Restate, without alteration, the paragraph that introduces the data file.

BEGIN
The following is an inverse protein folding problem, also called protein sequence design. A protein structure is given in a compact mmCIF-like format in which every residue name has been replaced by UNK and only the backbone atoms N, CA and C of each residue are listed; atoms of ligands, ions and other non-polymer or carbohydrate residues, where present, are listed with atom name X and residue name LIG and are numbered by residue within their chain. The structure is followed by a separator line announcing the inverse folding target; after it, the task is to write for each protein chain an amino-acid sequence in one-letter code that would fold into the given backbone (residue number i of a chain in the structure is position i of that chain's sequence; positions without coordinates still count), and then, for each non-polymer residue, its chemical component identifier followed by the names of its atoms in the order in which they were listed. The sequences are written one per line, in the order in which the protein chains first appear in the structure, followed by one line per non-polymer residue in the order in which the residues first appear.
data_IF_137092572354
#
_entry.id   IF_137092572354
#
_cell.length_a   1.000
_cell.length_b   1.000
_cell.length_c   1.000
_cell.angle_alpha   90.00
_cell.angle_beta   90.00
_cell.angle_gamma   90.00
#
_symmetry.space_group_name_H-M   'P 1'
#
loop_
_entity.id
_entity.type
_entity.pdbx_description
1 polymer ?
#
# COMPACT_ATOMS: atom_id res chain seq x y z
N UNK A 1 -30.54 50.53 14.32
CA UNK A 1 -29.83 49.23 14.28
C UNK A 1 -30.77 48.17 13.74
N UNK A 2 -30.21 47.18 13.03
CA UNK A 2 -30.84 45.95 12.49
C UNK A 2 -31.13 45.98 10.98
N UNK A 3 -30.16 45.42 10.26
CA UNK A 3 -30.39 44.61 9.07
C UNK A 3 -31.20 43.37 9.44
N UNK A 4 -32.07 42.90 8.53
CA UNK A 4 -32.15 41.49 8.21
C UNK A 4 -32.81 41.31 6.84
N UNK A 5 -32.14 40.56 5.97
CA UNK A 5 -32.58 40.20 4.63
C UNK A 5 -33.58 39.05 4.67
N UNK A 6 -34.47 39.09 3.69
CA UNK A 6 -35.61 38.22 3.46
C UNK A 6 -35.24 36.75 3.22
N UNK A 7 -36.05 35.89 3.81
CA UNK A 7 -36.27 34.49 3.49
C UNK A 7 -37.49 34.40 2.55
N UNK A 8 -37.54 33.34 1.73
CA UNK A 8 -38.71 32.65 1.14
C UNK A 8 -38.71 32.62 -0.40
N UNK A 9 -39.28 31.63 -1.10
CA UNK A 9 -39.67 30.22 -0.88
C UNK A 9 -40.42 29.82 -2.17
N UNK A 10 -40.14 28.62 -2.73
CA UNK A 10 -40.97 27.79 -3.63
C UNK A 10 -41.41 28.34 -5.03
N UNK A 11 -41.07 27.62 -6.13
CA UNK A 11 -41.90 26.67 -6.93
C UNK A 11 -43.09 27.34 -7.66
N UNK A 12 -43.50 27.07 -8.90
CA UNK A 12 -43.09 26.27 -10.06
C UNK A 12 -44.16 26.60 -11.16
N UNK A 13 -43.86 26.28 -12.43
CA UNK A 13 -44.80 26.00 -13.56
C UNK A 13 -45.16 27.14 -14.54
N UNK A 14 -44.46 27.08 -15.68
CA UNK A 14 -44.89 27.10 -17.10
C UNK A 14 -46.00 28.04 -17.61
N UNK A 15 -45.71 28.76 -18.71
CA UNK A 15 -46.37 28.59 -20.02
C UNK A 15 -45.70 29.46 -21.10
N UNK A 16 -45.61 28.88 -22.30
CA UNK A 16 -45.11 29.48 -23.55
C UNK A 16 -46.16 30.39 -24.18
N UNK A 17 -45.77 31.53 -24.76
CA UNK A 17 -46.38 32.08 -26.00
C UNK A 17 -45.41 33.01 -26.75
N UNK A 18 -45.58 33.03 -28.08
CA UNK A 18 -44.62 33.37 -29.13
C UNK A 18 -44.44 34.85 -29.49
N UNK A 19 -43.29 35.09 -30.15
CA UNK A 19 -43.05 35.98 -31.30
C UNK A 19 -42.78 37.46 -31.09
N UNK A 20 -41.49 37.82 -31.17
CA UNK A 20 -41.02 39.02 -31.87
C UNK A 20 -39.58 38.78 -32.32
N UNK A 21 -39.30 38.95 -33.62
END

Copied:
The following is an inverse protein folding problem, also called protein sequence design. A protein structure is given in a compact mmCIF-like format in which every residue name has been replaced by UNK and only the backbone atoms N, CA and C of each residue are listed; atoms of ligands, ions and other non-polymer or carbohydrate residues, where present, are listed with atom name X and residue name LIG and are numbered by residue within their chain. The structure is followed by a separator line announcing the inverse folding target; after it, the task is to write for each protein chain an amino-acid sequence in one-letter code that would fold into the given backbone (residue number i of a chain in the structure is position i of that chain's sequence; positions without coordinates still count), and then, for each non-polymer residue, its chemical component identifier followed by the names of its atoms in the order in which they were listed. The sequences are written one per line, in the order in which the protein chains first appear in the structure, followed by one line per non-polymer residue in the order in which the residues first appear.